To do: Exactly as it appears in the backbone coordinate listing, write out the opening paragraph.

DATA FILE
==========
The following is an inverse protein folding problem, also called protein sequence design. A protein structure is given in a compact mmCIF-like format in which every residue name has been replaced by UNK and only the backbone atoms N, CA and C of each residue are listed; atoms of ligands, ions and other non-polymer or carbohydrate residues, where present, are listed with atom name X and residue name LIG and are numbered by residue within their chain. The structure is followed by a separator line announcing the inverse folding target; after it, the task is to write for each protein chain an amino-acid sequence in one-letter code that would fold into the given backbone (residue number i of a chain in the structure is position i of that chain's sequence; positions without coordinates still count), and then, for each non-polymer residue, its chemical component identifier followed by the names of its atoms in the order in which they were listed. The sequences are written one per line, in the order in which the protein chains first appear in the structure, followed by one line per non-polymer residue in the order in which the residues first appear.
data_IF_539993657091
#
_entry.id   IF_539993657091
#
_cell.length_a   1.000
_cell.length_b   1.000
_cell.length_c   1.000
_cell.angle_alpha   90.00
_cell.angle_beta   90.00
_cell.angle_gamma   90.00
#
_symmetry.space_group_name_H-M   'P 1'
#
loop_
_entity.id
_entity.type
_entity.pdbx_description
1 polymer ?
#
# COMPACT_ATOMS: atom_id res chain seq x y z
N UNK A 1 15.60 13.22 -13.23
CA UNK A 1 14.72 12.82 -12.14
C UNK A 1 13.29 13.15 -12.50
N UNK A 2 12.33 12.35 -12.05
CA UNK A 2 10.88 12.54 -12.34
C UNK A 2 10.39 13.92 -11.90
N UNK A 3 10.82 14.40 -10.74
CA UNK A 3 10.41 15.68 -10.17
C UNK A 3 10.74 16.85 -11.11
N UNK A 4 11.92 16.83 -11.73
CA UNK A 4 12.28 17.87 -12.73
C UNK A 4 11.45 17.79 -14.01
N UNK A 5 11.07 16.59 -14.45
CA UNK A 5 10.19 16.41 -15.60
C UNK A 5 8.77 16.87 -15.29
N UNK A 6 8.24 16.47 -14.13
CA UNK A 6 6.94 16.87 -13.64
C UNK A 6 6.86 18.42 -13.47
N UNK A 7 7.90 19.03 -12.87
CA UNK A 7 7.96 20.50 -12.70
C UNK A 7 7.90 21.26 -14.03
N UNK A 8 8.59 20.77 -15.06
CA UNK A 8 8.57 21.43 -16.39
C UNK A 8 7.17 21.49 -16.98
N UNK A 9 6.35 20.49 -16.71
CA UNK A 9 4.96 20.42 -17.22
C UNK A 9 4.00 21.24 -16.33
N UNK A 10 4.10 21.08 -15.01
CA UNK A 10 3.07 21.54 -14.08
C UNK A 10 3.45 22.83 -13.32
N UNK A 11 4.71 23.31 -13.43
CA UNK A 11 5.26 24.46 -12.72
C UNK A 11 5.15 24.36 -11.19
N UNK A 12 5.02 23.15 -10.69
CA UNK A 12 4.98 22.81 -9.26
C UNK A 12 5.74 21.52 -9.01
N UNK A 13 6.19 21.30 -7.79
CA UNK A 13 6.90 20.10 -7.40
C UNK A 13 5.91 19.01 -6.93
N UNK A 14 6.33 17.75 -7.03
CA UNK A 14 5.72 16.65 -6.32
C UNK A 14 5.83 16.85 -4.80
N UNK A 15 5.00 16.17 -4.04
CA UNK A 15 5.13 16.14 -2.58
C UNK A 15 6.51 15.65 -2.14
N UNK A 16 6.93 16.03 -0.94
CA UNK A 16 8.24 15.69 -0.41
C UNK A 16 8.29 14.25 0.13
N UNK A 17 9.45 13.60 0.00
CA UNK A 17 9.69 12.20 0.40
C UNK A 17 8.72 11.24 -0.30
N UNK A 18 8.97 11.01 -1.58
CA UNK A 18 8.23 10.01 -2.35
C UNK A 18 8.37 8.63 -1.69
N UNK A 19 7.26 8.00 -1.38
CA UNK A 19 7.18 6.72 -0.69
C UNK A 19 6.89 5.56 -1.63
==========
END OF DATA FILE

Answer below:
The following is an inverse protein folding problem, also called protein sequence design. A protein structure is given in a compact mmCIF-like format in which every residue name has been replaced by UNK and only the backbone atoms N, CA and C of each residue are listed; atoms of ligands, ions and other non-polymer or carbohydrate residues, where present, are listed with atom name X and residue name LIG and are numbered by residue within their chain. The structure is followed by a separator line announcing the inverse folding target; after it, the task is to write for each protein chain an amino-acid sequence in one-letter code that would fold into the given backbone (residue number i of a chain in the structure is position i of that chain's sequence; positions without coordinates still count), and then, for each non-polymer residue, its chemical component identifier followed by the names of its atoms in the order in which they were listed. The sequences are written one per line, in the order in which the protein chains first appear in the structure, followed by one line per non-polymer residue in the order in which the residues first appear.